This Lunar New Year, I'm Embracing My Chinese and Jewish Identities
Friday, February 12, 2021, marks Lunar New Year, an important holiday in the Chinese year. During this holiday, we remember our ancestors, cherish our families, and cap it all off with the Lantern Festival (元宵节), with the full moon signifying families reuniting. In Chinese poetry, the moon represents the longing to be home—a famous Chinese poem, Li Bai’s 静夜思 (“Quiet Night Thoughts”), reads “I raise my head to admire the moon, then lower it to reminisce about my hometown.” No matter where we are, we are under the same moon as those we long for.
But when it comes to Lunar New Year, I know that I am not actually looking at the exact same moon my family in China is—when it is night for me, they’ve already moved onto the next day. I moved to the United States from China when I was fourteen, making my upbringing partly American and partly Chinese. I grew up with the same education and cultural values as any Chinese child. But as I came of age in the United States, I began to adopt beliefs and behaviors that are opposed to what I had been taught in China. I rebelled against the expectations of traditional femininity imposed by my mother, straining our relationship.
As I assimilated into my American life, conversations with my friends and family in China slowly ceased. I went from checking WeChat and keeping up with my friends almost every single day to barely looking at it every two weeks. When I left, I was a proficient reader of ancient Chinese texts—now I struggle to remember some basic words in Mandarin. In my fervent pursuit to create a new life for myself here, I’d lost touch with the one I had.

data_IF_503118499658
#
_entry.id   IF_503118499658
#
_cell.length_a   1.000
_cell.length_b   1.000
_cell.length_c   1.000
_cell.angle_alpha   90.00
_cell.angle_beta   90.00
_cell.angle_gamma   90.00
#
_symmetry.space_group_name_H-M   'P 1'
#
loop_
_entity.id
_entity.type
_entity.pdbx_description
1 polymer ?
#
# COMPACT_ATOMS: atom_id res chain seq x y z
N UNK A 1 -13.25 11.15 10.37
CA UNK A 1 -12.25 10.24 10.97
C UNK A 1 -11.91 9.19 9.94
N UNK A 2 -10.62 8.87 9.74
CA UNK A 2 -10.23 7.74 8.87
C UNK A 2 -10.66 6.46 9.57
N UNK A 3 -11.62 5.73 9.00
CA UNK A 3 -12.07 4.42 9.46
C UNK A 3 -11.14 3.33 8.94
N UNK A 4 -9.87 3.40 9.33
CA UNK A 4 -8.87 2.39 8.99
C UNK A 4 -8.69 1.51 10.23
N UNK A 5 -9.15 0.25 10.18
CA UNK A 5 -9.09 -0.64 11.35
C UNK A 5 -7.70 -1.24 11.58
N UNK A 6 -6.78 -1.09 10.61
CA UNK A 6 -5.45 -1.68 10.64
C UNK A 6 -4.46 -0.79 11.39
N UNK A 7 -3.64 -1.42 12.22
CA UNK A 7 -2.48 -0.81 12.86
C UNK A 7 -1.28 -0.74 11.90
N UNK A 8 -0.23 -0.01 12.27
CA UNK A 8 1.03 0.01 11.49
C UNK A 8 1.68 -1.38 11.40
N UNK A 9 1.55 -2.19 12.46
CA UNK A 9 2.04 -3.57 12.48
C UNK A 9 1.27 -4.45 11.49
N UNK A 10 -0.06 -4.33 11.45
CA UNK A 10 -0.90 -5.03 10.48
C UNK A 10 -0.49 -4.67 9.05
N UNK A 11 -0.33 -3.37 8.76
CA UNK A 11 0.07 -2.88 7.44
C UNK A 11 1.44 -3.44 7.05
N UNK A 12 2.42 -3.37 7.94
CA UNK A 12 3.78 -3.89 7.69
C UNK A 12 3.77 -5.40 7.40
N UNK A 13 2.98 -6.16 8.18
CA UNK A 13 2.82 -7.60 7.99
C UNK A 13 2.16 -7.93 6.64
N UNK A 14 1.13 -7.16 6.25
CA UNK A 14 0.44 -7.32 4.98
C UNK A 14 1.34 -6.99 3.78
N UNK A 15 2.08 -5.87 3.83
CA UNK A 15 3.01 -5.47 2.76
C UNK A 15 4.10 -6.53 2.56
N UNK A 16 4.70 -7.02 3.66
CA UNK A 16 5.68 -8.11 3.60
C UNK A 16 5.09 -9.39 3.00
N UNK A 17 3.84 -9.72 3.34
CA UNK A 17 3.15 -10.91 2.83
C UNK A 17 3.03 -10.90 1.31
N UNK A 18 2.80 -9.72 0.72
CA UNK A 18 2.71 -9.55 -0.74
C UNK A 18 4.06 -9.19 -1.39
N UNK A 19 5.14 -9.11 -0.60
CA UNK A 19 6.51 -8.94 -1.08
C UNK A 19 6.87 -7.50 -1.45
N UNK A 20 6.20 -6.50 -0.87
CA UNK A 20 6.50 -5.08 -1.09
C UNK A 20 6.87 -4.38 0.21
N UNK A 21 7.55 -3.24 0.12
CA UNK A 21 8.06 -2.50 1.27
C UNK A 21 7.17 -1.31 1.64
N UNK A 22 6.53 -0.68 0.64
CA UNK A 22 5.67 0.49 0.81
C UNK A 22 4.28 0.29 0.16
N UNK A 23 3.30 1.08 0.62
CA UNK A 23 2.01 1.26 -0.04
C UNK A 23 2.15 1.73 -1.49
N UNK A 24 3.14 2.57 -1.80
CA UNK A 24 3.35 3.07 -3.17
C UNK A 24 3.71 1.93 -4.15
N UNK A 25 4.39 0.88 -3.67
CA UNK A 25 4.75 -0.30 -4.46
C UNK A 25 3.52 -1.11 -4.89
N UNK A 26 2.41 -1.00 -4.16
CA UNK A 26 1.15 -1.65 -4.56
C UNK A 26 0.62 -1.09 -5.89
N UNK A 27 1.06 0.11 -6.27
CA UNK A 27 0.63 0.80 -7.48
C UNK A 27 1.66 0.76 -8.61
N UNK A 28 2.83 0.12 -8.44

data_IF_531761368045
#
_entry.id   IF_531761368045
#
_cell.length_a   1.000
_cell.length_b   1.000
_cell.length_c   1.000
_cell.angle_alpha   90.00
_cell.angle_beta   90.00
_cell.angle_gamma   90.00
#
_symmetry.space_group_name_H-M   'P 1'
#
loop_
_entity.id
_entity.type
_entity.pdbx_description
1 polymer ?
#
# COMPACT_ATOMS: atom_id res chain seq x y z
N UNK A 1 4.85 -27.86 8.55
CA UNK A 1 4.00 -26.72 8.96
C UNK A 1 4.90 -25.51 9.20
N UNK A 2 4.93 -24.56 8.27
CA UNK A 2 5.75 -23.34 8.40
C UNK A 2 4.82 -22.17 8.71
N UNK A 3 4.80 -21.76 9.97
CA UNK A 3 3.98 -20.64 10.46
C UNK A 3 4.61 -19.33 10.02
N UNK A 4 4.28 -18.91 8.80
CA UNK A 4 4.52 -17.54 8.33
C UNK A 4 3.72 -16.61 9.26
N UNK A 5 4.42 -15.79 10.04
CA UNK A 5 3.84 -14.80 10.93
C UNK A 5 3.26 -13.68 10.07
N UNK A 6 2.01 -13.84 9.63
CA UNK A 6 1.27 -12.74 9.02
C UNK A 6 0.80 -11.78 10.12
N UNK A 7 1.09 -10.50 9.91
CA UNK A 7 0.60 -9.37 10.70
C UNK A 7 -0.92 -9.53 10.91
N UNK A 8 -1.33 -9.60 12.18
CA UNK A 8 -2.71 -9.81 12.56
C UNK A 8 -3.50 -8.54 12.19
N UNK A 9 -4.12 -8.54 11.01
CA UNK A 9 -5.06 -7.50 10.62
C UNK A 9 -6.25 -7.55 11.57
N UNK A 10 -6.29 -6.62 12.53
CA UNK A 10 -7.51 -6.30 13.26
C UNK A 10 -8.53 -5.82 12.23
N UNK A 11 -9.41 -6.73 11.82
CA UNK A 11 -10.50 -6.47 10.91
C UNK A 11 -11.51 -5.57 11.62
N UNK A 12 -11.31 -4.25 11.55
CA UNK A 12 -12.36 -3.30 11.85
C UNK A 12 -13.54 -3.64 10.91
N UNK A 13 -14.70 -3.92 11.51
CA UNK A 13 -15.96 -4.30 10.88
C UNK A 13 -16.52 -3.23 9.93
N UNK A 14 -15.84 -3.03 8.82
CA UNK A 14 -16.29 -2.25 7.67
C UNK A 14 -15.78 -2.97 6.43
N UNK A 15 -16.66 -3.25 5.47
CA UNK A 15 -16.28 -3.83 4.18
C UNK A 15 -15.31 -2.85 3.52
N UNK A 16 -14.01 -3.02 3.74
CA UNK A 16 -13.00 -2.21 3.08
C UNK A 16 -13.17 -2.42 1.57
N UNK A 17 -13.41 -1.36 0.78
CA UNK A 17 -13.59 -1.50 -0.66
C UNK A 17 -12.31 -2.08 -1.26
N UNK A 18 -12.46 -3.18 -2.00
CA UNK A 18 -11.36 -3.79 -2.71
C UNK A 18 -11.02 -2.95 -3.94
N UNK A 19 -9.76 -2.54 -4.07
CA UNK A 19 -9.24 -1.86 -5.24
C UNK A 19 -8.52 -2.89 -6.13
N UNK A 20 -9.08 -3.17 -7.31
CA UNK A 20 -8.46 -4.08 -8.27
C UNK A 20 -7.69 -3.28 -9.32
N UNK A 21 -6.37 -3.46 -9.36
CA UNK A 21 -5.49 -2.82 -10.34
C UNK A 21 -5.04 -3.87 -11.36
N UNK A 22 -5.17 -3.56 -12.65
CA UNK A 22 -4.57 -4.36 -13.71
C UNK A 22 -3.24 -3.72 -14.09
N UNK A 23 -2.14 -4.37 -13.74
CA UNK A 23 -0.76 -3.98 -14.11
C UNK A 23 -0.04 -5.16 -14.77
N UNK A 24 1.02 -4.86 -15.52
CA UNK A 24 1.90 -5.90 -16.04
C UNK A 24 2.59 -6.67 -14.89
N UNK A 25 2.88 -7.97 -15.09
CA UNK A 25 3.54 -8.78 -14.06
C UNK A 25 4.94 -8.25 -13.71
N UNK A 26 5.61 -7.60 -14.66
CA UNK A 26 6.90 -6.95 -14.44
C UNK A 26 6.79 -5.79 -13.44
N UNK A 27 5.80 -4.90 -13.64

Honestly, I don’t know that who I have become is someone that my friends and family would be proud of. I never wear makeup or dresses, and don’t care about my weight. I write about sex and talk about my mental illnesses. I am an organizer; I chose to make politics a career—something my mother expressly told me not to do as it would be “too rough and tumble for a woman.”
When I went back to visit China in 2017, I was reminded of how unwelcome my newfound values were there. Sitting at a banquet table with family friends, a male friend of my mom’s commented that hitting children was an acceptable form of punishment. To my left, my best friend was being nudged to marry a boy she didn’t really know—she was 21. I could not stand for it—she was being bartered and traded like some commodity.
Overwhelmed by all this at once, I stepped out abruptly. I cried uncontrollably, knowing that the perfect daughter I was expected to be would sit, smile, answer when called, and not say a word. I became acutely aware of just how maladjusted I was, how much of a misfit I would be if I ever moved back—more than I already had been growing up.
So it’s hard to reconcile all that emotional baggage with the unwavering pride and joy I do feel in my Chinese identity. Can I really be proud to be part of a heritage that I’d forgotten so much of? Am I really deserving of the love and kindness of my ancestors if my actions don’t meet their expectations? I struggle to reconcile the distance I feel from my life in China with my innate sense of connection to my Chinese roots.